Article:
An iconic stretch of railway commemorated its 150th birthday with a steam event.
The Seaford Branch Line was first opened in 1864 to serve the port of Newhavan and the town of Seaford. It is a key route in the south of England and has seen classic steam trains right up to the modern day electric trains which run up and down the coast. Originally engineered by the London, Brighton and South Coast Railway's chief engineer Frederick Banister, the line has served the region for over a century and a half.
June 7th and 8th saw residents of the area celebrate the railway's heritage with a Victorian steam event. The Argus reports that the weekend's highlights saw the steam engine Oliver Cromwell travel along the line towards Brighton.
Seaford was the focal point of the celebrations with the town's station playing host to musical and drama performances, stalls and a commemorative plaque that was unveiled to mark the 150th anniversary. The first day was so popular it prompted organisers to put on a second day to allow for more visitors to enjoy the festivities.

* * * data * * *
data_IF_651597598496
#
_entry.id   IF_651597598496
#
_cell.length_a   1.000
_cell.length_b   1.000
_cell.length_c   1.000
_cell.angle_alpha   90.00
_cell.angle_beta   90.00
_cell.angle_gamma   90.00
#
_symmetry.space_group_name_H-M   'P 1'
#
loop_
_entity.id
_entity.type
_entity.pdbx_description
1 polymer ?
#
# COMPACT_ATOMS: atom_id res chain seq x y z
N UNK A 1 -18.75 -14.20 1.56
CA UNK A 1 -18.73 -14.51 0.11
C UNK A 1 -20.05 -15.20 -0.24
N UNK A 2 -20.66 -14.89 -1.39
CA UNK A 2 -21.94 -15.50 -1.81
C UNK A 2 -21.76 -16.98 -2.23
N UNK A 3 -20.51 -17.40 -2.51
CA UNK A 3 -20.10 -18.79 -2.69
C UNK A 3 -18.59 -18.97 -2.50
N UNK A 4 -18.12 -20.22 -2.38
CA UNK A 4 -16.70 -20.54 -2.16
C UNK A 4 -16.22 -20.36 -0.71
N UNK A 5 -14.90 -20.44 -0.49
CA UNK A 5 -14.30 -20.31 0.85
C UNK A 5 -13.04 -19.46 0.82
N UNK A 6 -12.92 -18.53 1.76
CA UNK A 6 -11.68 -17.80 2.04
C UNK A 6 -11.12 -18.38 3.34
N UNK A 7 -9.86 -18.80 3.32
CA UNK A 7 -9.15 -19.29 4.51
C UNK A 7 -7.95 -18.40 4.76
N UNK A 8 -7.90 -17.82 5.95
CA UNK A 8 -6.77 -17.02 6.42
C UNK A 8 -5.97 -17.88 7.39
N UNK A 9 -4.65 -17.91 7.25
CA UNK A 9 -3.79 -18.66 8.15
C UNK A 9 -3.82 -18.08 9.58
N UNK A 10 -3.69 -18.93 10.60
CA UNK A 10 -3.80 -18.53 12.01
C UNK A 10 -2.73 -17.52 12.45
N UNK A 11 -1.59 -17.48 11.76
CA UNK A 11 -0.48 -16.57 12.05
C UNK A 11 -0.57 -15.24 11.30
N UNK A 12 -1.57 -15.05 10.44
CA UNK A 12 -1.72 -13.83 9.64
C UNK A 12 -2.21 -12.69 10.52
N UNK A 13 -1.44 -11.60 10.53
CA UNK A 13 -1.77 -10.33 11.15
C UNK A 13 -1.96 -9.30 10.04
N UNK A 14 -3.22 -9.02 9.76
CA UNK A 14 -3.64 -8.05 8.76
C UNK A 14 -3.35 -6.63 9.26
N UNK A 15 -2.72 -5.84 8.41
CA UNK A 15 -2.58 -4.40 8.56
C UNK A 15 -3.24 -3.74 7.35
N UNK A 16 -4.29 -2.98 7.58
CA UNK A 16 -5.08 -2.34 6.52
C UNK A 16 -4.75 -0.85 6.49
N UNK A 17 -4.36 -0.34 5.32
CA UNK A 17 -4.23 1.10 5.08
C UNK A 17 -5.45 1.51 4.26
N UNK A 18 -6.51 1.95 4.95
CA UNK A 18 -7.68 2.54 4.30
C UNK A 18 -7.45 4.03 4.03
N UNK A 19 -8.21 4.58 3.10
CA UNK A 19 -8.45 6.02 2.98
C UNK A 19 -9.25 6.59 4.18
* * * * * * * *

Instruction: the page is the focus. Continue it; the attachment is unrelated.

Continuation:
Sam Adeniji, Seaford town councillor, told the news provider: "It was a very good weekend and very well supported which shows what a vibrant town and what a vibrant community Seaford has. The line was opened primarily to connect Seaford to London which helped us to become a seaside resort so the line was vital.”
Seeing the steam trains roll into the station harks back to the early 20th century, when engines of this ilk would patrol the route ferrying passengers from the south coast to the centre of London. The Seaford Branch Line provided residents in the town a route into the capital which was previously unattainable.
It was one of many key routes that ensured that the UK created one of the best railway networks in the world.